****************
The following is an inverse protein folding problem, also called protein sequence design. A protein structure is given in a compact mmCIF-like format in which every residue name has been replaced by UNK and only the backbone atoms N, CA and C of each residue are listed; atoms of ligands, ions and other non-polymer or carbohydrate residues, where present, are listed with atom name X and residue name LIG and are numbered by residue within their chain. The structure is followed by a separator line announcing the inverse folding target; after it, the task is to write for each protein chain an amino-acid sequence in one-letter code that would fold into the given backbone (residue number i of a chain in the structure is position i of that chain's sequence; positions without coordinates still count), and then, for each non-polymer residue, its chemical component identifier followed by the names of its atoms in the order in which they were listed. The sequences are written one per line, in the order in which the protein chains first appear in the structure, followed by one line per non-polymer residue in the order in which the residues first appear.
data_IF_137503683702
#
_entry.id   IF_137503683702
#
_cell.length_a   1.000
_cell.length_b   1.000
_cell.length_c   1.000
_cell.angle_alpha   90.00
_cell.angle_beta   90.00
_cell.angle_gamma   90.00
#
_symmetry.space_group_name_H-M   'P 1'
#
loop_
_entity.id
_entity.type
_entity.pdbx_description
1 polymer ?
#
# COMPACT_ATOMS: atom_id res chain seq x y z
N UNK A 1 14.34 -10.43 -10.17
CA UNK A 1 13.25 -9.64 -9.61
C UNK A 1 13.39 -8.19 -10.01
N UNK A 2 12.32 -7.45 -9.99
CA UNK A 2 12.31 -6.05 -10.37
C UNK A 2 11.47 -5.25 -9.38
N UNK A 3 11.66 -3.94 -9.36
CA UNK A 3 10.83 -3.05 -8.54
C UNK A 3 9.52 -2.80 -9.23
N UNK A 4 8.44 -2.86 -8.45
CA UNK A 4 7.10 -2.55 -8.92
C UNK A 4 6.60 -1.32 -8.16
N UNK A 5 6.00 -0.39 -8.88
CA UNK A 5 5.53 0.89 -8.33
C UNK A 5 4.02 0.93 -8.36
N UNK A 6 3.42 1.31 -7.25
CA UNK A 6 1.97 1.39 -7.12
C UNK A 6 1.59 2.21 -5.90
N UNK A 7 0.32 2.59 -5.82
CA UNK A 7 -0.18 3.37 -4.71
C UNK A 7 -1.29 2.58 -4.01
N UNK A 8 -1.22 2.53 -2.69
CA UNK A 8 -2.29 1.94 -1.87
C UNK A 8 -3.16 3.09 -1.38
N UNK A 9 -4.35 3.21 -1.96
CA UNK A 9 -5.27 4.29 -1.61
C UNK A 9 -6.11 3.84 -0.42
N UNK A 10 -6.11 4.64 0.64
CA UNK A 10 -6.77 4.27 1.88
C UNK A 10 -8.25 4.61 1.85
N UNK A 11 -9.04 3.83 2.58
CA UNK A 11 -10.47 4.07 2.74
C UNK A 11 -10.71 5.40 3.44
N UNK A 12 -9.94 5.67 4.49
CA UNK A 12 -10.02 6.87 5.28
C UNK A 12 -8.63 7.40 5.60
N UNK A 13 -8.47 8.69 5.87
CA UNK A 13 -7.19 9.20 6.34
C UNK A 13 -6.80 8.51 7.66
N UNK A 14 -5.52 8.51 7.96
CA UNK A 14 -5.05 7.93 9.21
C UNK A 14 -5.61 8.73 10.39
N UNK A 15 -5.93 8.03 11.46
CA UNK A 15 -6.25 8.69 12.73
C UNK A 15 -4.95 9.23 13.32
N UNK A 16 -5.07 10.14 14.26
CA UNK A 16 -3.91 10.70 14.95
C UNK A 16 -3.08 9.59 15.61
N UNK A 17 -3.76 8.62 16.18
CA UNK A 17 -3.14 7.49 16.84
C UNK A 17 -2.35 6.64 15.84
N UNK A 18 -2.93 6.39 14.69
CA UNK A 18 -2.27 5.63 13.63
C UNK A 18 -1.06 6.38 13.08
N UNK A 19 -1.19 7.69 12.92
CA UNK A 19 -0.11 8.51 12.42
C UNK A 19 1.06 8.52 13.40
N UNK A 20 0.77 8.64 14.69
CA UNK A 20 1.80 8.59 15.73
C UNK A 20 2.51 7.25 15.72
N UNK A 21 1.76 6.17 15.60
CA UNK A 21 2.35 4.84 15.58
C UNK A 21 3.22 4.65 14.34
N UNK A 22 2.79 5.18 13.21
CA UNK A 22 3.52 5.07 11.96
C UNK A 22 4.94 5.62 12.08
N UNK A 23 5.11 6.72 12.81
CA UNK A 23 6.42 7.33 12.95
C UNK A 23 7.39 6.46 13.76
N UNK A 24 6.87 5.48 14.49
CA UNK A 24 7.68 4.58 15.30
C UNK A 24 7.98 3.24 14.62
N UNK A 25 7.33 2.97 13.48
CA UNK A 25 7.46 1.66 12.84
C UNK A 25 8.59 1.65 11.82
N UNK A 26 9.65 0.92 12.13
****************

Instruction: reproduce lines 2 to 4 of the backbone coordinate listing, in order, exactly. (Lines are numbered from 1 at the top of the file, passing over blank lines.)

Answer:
data_IF_137503683702
#
_entry.id   IF_137503683702